And technique is an area where McCalister needs a good amount of work.
What McCalister can do at his best is very good. Now it's time to look at where he's limited, and see why his worst is cause for significant concern.
A lot of it boils down to size and strength. This is the reason why his low percentile for body weight is more concerning than his length is encouraging. There simply aren't many defensive ends who can stay in a full-time role at his weight, and the above Vine is a common example of why.
Defensive players aren't expected to blow by their assignments on every single play, or even the majority of them. But it's what you do even when you can't get by the guy in front of you that can earn you playing time, or glue your glutes to the bench.
When McCalister doesn't get a great jump, he's often subjected to the push of his assignment. He doesn't have the sustained strength to do anything beyond his initial burst, and that's something NFL teams have almost certainly noticed.
In the play above, McCalister gets a good jump and even beats his opponent to the outside like we saw on the clips of him coming up with a sack. But this time, he extends his arm too late and can't create separation.
This is his main concern, and it's a big one.
Unless a play develops perfectly, and McCalister can get off and underneath or around an offensive lineman, he doesn't have the technique or the power to make an impact on that play. Technique is something that can be fixed, but even with good technique, the body type that gives McCalister his advantage also limits what he can do on a consistent basis. And while he could always add weight and strength, he hasn't done that to date, and had several years in Gainesville to do so.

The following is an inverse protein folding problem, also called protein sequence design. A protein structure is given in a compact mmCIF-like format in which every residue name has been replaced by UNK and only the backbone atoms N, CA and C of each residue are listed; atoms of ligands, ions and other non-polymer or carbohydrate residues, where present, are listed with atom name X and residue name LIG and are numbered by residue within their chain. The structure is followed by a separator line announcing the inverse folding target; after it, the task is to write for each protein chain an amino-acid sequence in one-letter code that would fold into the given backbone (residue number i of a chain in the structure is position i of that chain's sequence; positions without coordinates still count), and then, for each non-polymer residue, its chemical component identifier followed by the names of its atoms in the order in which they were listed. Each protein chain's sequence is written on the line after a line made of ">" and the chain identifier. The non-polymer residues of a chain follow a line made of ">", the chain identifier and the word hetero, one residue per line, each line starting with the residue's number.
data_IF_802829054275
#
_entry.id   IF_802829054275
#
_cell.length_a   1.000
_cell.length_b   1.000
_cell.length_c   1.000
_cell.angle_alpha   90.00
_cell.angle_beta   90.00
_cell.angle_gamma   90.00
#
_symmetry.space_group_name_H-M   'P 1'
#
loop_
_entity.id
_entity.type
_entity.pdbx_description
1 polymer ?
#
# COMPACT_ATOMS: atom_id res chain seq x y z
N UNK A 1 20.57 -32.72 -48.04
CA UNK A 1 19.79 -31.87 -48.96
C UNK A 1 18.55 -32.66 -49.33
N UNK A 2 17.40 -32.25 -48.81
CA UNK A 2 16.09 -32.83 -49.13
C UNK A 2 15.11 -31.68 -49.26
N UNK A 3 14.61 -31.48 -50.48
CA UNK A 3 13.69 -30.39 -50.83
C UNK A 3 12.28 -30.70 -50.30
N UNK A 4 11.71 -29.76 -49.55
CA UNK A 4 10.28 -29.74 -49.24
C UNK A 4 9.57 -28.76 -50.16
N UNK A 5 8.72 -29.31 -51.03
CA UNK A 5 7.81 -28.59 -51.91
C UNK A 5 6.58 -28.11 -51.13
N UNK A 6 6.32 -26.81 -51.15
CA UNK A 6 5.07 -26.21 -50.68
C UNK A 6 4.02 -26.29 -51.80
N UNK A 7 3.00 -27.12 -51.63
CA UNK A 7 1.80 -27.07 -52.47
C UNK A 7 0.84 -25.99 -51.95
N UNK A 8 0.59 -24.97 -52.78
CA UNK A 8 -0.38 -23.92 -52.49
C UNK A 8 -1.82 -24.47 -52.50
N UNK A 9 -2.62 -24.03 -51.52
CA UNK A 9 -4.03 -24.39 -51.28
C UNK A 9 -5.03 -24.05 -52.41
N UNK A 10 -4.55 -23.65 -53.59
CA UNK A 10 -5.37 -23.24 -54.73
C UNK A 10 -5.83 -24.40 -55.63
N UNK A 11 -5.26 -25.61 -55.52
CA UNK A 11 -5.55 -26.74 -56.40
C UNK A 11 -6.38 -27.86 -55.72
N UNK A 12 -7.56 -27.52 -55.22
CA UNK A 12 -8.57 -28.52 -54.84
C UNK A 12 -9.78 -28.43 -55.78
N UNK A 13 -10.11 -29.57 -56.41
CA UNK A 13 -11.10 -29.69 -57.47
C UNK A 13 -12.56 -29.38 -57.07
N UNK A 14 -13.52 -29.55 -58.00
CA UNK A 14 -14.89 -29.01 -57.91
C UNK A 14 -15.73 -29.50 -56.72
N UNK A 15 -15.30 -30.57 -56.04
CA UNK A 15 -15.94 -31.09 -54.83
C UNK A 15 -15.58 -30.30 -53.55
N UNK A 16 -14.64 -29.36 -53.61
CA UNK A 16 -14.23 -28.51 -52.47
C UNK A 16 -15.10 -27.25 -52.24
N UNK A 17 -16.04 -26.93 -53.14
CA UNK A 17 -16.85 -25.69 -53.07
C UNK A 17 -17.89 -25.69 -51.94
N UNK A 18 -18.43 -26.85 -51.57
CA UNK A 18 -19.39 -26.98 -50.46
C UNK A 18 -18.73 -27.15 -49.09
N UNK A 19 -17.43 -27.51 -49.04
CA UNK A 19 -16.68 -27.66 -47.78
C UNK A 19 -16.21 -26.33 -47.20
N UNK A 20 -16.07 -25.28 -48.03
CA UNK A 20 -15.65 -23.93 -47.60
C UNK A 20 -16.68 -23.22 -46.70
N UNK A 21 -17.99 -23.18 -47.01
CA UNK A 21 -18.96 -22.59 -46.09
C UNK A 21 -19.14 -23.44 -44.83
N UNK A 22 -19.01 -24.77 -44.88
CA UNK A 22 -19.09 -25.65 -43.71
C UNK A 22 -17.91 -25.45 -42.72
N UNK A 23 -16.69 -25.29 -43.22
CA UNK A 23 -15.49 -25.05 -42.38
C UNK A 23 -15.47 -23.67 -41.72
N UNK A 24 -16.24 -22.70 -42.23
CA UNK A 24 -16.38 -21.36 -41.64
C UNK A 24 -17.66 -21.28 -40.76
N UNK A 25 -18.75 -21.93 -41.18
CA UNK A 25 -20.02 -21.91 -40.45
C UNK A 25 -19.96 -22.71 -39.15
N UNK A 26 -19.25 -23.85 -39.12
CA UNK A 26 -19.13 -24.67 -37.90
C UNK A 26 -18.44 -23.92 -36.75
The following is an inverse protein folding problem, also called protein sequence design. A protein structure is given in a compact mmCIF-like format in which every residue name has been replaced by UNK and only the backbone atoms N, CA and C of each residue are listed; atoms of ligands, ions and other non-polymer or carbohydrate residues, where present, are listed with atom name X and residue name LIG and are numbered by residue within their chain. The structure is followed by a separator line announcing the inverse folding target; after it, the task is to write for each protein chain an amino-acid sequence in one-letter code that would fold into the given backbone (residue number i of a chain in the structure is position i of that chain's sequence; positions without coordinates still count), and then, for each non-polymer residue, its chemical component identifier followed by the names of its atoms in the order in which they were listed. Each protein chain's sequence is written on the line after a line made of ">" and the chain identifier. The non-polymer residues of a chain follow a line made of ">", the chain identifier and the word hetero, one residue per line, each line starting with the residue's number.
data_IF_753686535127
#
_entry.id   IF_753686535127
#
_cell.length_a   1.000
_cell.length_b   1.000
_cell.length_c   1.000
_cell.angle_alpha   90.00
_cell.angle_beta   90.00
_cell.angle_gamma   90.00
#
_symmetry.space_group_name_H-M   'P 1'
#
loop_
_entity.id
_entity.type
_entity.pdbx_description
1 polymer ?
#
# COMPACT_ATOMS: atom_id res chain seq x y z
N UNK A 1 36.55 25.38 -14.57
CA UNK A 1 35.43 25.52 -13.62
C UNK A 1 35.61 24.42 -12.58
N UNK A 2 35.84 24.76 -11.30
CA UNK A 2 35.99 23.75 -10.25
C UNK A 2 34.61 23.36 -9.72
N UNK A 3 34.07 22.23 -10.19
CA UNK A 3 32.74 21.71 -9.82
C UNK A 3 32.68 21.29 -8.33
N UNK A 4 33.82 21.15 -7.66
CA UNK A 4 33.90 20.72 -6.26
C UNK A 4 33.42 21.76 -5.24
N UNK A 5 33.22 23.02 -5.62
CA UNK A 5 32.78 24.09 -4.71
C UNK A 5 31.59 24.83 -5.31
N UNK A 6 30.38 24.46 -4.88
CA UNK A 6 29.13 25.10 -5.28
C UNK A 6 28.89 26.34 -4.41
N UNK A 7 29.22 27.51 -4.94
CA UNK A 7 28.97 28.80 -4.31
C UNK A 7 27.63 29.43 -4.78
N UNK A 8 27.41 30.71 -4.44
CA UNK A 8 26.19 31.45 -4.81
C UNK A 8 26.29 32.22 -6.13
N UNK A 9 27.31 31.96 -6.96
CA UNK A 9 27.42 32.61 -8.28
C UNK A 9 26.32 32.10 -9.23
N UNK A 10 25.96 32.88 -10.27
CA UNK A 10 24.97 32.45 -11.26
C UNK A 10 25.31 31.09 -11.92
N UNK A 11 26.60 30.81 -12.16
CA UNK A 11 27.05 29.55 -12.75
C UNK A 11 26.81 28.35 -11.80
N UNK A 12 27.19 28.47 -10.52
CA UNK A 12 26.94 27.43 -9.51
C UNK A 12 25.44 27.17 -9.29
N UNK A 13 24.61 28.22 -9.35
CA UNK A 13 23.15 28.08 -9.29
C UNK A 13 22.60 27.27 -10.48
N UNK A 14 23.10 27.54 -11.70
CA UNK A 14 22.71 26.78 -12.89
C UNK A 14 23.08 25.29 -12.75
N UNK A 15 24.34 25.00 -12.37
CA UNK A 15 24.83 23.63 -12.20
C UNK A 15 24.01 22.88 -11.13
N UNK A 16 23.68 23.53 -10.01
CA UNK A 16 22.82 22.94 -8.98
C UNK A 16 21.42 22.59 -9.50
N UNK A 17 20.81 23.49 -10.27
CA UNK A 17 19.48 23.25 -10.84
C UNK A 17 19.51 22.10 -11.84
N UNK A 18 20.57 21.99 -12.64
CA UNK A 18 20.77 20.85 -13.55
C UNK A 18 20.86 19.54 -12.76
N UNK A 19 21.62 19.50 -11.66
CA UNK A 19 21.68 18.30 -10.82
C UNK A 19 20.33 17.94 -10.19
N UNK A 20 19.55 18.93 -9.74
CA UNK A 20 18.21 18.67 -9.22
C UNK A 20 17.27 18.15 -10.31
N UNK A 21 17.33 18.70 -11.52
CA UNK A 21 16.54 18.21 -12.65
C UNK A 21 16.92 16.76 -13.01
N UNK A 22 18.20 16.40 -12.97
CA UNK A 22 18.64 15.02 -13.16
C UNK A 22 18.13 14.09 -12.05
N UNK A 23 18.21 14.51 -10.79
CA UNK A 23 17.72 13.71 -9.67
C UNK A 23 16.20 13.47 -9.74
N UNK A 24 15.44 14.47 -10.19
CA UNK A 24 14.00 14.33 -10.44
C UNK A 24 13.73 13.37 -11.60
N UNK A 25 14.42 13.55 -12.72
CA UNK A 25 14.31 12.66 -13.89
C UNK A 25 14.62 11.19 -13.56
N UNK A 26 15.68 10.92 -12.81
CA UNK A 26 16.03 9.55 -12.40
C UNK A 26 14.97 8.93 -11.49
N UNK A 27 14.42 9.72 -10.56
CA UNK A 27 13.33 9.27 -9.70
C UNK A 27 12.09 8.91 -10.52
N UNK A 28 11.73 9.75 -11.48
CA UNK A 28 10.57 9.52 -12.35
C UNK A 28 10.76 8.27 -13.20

Draft Weekend Prediction
McCalister is an interesting evaluation because what he's doing is either eye-popping and coveted, or it's borderline useless. The highlight reel plays are as good as any speed rusher in this class, but a highlight player is rarely a full-time player.
Here are some of what people in the draft media world are saying about McCalister.
Considering his weight and lack of mental development, McCalister certainly isn’t ready to be a contributor anytime soon. His athleticism, length, and natural tools are enticing enough to take a shot on mid-late day three of the draft, but any earlier is a pretty big reach.
- Jon Ledyard, USA TODAY Sports
McCalister's ability to stand up on the edge makes him a valuable asset for defensive coordinators looking to rotate their defensive linemen but still get a pass rush. He's not a reliable threat to stop the run, but he can provide depth at the defensive end position.
- Robert Judin, Campus Insider
Despite playing in less than 40 percent of the defensive snaps for the Gators over the past two seasons, managed to notch 12.5 sacks. His character must be questioned and he doesn't possess an NFL-ready frame or instincts. McCalister is a project in need of muscle and coaching, but his traits as a rusher are exciting if he can build upon them.
- Lance Zierlein, NFL.com
McCalister's time on the field for Florida was shorter than what many would've liked to see. Another year under Chris Rumph could've done him some good with technique and consistency, but I'll never knock a player for trying to go get paid while they're healthy, and right now McCalister is. I would have no problem with a team taking a chance on him in the fifth or sixth round. To me, taking a chance on a guy with McCalister's flash, even if he's only a situational player for the first part of his career, is worth the gamble at that juncture.
"Flash" could've been a good nickname for McCalister. But remember, playing defensive end is more than just speed. It's about other skills, but it's about confidence, too. It's an attitude turned into a lifestyle. It's about wearing Ray Bans underneath your helmet walking to practice. It's about believing you can get by anyone. It's about owning a nickname like Champagne Cali.
It's just that McCalister will have to marry his swagger and speed to strength to do that over a long NFL career.